• BEST IN STATE—Senior Courtney Schoen Lewis was named Best PR Student in Utah. Story

Thank a journalist, accident victim says

September 11th, 2010 Posted in Opinion

LOGAN—Ten days ago, just as classes at Utah State were getting started, faculty member Sean Michael collided on his bicycle with an SUV that turned left in front of him as he was speeding down a hill near campus. It was a bad accident: Michael’s helmeted head shattered the driver’s window on the Jeep, breaking vertebra in his neck and ripping off a lot of his ear.

The Statesman ran the story on its front page.

Michael is the head of the Department of Landscape Architecture and Environmental Planning (LAEP) and is an experienced bicyclist.

Sophomore journalism major Alison Ostler, the Statesman‘s assistant photo editor, heard the crash from her nearby apartment and, thinking fast, grabbed her camera. The photo ran on Page 1. Later, Alison said she felt funny about shooting Michael as he lay bleeding on the side of 800 North. She hoped he wasn’t mad.

I told Sean about Alison’s concern via an email conversation a couple of days ago, as he rested his neck in bed. Michael’s reaction is a good lesson to journalists and those who read them.

Michael says he was far from angry or feeling violated by Alison’s photo: “Alison’s work, like the images of many a photojournalist, evoked a response by the masses that mere words . . .  would not have brought about,” he wrote. “She should know that.

“Ted, in reality, like cancer and other unwelcome health related shocks to our lives, the accident has proven a blessing in many ways. Who cares about me/my family? The event and the entrée [Alison’s] photo provided have given us—now 2 yrs into our move to Logan—a fresh look at how welcomed/valued we are to many folks. I treasure the caring touch of emails, meals, prayers and the rest that folks—some I don’t really know—have gifted us with.

“Did the photo perhaps make some cyclist start/resume wearing a helmet? Did it make some young driver watch more carefully for bikes? Did it [crassly] give LAEP more publicity?  Who knows the reach of one image.

“Tell her I said thanks,” Michael said, adding, “though, frankly, a bit more grotesque angle (pavement level showing the blood, driver and officer) might have been more creative. Or the pained look of the young EMTs who, passing by, rendered assistance, might have begged the viewer to consider the deep impacts a split second can put into play. Still, she is to be commended.”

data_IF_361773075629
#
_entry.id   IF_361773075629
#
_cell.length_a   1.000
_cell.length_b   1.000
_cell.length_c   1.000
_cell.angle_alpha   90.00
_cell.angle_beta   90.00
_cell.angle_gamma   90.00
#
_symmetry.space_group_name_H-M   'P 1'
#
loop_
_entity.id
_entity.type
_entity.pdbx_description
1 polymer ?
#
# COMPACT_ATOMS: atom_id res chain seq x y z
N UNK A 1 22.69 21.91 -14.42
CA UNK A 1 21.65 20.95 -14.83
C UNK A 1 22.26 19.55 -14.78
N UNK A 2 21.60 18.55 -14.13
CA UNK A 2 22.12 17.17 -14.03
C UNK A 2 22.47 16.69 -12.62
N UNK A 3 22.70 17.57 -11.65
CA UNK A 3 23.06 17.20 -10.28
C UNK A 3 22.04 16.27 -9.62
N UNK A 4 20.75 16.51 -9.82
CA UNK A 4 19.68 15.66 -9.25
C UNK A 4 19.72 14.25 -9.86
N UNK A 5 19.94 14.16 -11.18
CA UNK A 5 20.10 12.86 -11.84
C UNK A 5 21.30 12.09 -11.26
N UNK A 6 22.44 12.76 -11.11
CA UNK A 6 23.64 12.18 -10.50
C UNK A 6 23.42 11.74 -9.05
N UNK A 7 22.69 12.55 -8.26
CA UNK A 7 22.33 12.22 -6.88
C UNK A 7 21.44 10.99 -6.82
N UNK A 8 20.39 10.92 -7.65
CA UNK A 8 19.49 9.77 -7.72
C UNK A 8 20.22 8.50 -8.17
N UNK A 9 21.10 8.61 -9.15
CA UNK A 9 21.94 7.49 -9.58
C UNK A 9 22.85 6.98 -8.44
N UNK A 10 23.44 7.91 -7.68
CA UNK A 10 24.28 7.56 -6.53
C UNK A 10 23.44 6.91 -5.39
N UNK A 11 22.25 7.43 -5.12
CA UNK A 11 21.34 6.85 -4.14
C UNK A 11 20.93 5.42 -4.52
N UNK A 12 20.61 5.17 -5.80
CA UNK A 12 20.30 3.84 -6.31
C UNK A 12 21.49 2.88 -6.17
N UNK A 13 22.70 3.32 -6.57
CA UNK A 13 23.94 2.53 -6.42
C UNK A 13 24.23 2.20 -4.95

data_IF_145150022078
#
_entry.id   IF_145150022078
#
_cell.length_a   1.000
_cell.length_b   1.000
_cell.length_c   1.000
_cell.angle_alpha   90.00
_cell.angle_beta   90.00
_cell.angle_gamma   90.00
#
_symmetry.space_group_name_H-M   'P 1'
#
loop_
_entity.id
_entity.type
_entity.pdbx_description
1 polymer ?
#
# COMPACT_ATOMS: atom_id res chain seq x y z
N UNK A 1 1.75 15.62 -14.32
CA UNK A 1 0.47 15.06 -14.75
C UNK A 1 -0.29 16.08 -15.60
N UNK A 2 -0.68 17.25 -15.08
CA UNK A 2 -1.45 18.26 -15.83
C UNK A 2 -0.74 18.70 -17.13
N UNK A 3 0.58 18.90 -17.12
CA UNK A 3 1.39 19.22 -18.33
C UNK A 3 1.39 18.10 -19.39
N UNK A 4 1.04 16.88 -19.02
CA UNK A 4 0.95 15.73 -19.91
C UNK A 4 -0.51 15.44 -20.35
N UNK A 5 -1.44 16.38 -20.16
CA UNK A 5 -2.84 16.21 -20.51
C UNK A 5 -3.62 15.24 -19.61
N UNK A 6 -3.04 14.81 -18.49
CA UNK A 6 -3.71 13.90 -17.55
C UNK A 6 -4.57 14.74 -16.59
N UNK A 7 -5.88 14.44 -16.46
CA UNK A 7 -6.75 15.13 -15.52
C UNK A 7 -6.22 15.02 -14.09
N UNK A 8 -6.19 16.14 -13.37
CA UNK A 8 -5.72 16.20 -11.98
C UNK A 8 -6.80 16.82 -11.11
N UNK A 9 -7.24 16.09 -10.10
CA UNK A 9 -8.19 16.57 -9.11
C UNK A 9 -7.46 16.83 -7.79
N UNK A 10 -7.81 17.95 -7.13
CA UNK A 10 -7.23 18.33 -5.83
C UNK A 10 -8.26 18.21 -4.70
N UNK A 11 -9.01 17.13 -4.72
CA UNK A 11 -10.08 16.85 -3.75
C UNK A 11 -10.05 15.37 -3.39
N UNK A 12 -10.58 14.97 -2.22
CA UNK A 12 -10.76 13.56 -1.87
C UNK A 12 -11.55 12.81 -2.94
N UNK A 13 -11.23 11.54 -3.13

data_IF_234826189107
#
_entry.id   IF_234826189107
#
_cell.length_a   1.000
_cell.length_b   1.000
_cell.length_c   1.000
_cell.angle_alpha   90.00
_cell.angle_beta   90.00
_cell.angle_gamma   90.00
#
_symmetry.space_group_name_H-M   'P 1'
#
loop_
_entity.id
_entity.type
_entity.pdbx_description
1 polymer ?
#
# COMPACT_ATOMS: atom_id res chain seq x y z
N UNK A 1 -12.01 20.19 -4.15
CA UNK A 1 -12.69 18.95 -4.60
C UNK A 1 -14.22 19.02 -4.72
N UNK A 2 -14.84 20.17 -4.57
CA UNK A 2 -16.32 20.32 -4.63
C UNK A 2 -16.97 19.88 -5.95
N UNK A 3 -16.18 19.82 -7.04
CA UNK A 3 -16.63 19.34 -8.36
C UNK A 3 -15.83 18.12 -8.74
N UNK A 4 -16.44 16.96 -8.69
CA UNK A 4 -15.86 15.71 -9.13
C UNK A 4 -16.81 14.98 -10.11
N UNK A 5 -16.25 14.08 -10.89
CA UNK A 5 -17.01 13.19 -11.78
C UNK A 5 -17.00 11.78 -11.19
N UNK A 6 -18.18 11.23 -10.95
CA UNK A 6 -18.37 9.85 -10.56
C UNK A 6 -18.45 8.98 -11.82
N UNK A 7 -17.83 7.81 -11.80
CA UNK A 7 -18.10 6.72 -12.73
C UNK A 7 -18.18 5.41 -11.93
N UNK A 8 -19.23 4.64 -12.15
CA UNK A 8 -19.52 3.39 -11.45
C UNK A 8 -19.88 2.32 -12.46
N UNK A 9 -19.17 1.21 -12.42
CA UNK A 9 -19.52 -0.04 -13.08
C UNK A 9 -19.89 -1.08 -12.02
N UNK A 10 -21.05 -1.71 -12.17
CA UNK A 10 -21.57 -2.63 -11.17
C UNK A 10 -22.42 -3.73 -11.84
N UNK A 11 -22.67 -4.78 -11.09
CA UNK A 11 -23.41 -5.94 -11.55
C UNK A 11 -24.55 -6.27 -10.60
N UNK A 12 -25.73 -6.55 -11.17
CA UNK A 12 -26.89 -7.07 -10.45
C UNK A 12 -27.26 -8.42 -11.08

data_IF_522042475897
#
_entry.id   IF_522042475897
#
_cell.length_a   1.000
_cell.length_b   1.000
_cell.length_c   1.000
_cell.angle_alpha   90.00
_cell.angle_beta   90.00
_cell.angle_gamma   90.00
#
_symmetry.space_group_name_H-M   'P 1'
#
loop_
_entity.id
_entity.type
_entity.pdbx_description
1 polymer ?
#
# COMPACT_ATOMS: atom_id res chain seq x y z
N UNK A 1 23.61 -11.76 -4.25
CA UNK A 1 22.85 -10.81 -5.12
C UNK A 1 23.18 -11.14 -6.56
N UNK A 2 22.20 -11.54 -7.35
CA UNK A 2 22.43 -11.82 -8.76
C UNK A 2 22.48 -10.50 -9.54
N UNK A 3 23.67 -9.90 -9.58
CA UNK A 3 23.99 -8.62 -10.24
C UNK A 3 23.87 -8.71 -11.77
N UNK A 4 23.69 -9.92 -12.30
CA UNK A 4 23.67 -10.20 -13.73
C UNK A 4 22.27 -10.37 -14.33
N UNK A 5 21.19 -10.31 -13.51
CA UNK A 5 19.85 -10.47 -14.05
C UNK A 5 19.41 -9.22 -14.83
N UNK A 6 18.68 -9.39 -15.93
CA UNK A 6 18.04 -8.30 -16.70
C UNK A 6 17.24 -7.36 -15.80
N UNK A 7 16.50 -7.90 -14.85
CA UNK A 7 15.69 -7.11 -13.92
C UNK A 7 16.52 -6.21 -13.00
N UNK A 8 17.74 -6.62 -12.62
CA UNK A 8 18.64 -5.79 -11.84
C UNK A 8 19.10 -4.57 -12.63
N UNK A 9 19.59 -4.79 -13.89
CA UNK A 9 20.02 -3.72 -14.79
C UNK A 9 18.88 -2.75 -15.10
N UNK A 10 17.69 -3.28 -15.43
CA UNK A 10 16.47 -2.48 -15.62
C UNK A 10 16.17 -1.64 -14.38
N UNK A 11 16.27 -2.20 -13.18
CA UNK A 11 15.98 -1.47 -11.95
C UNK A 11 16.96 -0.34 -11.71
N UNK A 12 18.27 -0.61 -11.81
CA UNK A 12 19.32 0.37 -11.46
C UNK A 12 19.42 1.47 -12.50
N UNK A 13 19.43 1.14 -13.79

This is a good object lesson both to journalists, who often feel bad about intruding into people’s lives, and to news consumers, who sometimes complain about the “ethics” or “humanity” of a journalist or photojournalist who covers human tragedy. How can they be so unfeeling? critics sometimes ask.

The fact is that, as Sean Michael points out, showing an accident victim can be both an education to others—bicyclists and drivers, in this case—and can prompt friends that victims didn’t know they had to rally around and provide support.

Journalists cover stories that the rest of the public can’t be there to witness themselves. In the process, they can do good. As Sean Michael says, they deserve thanks. Nice job, Alison. You did good.

—Ted Pease

Tags: , , ,

  1. 3 Responses to “Thank a journalist, accident victim says”

  2. By Romina Nedakovic on Sep 12, 2010

    If you want to be a journalist, you have to be okay with the fact that you’ll be forward, blunt, and you’ll go head first with any news that come out. You can’t be passive and scared because if you are, another journalist will get your story or something as tragic as this accident would not be known all over Logan. I understand Allison’s concerns but she really did do the right thing as a young journalist. She heard a crash and she went out to investigate. It helps that Michael was so gracious and understanding. He was cracking jokes! His accident was terrible luck but since moving up to Logan, he now knows how caring and supportive strangers are and that was due to Allison’s instincts.

  3. By ted on Sep 13, 2010

    Wow. I definitely would have been like Alison and worried that I was violating privacy, but the bicyclist makes some great points. It really is so true, a picture is worth a thousand words. I know pictures have more of an effect on me than news stories do. Way to go, Alison. I think I’ll be a little bit bolder in some of the things I do/pictures I take.


  4. By Anne on Sep 14, 2010

    This perspective is so needed — thank you for sharing.

Sorry, comments for this entry are closed at this time.